5. RobinC permalink
    February 11, 2012

    1947 Cheval Blanc. I’m saving for a trip to Geneva and am working on my French and my smile.

  6. Jack Bulkin permalink
    February 11, 2012

    The hell with the 45 RC, check out these tweets from the Big Kahuna Platae tonight…
    I want me some 09 Bordeaux……. (not)

    RobertMParkerJr Robert M Parker, Jr

    ….and many of them are outrageous values for wines so sumptuous

    RobertMParkerJr Robert M Parker, Jr

    …of course 50-60 of the most prestigious wines cost a small fortune but there are another 500+ reviews in my next Wine Advocate

    RobertMParkerJr Robert M Parker, Jr

    …after 33 years of doing this 2009 is the single greatest vintage I have ever tasted.

    RobertMParkerJr Robert M Parker, Jr

    was in Bordeaux for 12 days tasting and retasting 2009 Bordeaux…

  7. Jim permalink
    February 11, 2012

    1947 Cheval Blanc
    Had an opportunity to buy it in the early 80s before wine values really took off. If memory serves it was $300 or under but that at a time when an “expensive” bottle of wine for me was $16

  8. February 11, 2012

    But you have to remember, Jack, that those were the war years; they did what they had to do.

  9. Jack Bulkin permalink
    February 11, 2012

    I want a 1945 RC that was bottled in Beaune and not Summatra. : )

  10. February 11, 2012

    Larry, those are some great choices. I’ve had the 71 and 69 La Tache, never the RCs. The 21 RC would truly be something; I wonder how much of that is left in circulation. The 59 HB was something special, as you could perhaps tell from my note :)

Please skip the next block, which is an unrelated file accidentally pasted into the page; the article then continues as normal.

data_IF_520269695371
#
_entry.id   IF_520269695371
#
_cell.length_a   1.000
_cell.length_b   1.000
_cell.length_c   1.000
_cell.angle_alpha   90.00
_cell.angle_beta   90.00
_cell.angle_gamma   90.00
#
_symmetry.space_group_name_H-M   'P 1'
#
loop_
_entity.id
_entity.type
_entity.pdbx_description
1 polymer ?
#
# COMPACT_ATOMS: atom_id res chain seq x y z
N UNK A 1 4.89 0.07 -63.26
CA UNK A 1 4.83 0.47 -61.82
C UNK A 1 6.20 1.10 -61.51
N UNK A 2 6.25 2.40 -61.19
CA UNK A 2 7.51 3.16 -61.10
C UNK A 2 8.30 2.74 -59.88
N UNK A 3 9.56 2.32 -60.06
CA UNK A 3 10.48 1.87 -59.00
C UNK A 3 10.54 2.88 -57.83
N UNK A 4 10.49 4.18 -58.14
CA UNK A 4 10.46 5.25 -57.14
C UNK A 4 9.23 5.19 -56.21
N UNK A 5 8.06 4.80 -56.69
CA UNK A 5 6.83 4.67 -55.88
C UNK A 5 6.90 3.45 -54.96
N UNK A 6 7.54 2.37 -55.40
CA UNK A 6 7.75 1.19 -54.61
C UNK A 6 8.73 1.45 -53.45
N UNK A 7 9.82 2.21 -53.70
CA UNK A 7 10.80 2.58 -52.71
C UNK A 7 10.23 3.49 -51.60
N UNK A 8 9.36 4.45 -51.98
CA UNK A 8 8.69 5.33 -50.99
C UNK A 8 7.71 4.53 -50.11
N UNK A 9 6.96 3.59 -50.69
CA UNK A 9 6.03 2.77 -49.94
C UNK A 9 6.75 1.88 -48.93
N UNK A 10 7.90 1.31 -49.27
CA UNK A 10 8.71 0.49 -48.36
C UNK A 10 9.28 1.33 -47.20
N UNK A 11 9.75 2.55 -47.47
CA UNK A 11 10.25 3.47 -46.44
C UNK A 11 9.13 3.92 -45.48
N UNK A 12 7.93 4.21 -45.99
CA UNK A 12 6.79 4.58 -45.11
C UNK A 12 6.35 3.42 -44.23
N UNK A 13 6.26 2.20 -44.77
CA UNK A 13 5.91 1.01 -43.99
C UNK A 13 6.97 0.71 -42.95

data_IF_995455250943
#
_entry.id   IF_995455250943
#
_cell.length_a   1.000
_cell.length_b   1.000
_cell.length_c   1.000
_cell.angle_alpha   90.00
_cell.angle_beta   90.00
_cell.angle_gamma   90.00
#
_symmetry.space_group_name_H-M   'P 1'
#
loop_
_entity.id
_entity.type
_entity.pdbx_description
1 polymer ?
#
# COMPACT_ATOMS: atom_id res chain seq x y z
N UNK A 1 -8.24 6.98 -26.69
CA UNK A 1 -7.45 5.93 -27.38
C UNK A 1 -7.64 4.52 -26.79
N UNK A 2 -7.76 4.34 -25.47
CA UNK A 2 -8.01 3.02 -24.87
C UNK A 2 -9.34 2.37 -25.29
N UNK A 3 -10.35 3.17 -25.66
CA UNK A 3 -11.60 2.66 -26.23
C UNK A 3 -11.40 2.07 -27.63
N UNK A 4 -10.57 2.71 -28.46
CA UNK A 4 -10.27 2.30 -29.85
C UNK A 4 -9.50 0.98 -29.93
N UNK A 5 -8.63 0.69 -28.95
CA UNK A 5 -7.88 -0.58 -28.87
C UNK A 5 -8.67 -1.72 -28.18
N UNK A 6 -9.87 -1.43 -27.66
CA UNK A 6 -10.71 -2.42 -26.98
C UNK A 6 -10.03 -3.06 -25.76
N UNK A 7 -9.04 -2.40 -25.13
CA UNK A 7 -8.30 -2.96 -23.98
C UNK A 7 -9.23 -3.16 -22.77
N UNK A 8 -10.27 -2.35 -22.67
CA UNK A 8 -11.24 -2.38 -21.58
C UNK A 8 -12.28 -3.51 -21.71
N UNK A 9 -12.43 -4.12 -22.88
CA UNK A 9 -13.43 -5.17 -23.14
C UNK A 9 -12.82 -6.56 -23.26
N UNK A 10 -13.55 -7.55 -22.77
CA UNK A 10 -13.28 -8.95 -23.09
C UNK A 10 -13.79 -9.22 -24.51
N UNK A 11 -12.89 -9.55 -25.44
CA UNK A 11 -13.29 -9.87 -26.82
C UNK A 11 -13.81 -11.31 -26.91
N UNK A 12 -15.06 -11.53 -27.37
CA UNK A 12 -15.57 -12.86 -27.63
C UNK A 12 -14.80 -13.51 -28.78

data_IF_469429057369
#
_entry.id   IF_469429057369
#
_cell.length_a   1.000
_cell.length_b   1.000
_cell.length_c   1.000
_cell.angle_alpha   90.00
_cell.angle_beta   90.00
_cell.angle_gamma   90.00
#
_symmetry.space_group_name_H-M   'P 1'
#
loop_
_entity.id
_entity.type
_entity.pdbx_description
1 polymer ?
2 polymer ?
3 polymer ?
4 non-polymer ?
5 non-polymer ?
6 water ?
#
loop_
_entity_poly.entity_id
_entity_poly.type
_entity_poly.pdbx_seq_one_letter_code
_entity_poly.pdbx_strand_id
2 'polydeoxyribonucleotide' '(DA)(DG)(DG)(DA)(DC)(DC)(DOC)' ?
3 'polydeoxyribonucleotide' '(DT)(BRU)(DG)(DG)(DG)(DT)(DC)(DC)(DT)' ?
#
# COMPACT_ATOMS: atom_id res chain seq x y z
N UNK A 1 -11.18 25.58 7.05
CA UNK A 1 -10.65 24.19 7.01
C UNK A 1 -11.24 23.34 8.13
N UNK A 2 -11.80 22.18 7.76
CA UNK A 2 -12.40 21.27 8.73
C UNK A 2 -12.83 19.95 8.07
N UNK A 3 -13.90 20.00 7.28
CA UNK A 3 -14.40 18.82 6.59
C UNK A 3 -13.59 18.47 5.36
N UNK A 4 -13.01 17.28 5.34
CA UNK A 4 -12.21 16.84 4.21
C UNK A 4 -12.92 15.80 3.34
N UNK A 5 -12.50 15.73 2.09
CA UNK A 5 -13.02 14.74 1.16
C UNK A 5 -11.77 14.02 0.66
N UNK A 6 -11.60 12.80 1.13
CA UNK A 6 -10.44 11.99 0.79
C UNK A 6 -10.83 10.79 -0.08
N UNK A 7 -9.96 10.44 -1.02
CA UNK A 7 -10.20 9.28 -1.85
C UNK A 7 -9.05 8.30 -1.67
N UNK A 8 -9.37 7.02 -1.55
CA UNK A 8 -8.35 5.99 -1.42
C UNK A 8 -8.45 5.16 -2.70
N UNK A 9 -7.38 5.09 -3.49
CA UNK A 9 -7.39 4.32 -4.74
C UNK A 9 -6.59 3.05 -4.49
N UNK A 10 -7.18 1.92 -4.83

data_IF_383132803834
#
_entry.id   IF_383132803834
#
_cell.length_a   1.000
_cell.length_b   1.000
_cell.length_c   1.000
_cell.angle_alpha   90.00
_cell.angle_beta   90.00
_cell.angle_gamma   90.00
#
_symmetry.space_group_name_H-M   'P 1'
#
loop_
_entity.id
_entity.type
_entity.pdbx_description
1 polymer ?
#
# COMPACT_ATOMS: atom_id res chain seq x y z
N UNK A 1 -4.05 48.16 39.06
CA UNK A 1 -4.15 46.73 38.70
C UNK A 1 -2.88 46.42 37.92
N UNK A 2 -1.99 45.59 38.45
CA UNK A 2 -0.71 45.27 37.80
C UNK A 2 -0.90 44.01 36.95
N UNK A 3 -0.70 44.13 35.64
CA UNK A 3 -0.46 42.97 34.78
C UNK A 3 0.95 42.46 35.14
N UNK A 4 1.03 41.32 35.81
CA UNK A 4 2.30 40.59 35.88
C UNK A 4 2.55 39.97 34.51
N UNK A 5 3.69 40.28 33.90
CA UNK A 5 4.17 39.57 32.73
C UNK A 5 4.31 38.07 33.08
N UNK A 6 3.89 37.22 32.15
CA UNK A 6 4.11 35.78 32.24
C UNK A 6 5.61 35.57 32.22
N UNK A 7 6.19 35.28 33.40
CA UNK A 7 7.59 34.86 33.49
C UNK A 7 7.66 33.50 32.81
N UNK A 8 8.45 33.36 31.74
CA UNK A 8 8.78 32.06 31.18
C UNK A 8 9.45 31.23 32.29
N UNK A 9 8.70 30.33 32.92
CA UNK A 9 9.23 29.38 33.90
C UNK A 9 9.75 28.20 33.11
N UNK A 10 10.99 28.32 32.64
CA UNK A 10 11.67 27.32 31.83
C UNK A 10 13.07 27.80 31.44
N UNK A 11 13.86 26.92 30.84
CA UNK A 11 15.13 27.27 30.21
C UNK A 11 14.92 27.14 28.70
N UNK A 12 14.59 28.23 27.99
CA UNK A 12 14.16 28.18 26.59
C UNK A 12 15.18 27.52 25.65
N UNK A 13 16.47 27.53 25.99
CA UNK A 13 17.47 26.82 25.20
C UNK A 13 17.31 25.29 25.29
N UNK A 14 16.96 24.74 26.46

Bill, Dan told me via email that that is exactly the plan.

  11. Bill Klapp permalink
    February 11, 2012

    Maybe Dan means to say the Monfortino that he will not be able to DRINK until 2039. That would be the 1999, and I am guessing that he will be drinking it at my funeral. And dancing on my grave, perhaps. And it will probably be from my cellar…

  12. Larry Kantrowitz permalink
    February 11, 2012

    I think one of my bucket list wines would have to be the 1955 Biondi Santi because it must be one hell of a wine, every vintage or every wine I have ever tasted from this property has always left me wondering what all the fuss is about. If a single wine can make the reputation of a producer then it must be pretty damn good. I have also dreamed about the 1921 Romanee Conti, having had more than a fair share of mature DRC I guess that would be the grail..I hear 1971 and 1969 are up there too..the 1966 was sublime..I love Haut Brion as well, I have never tasted the 1959 (someday perhaps)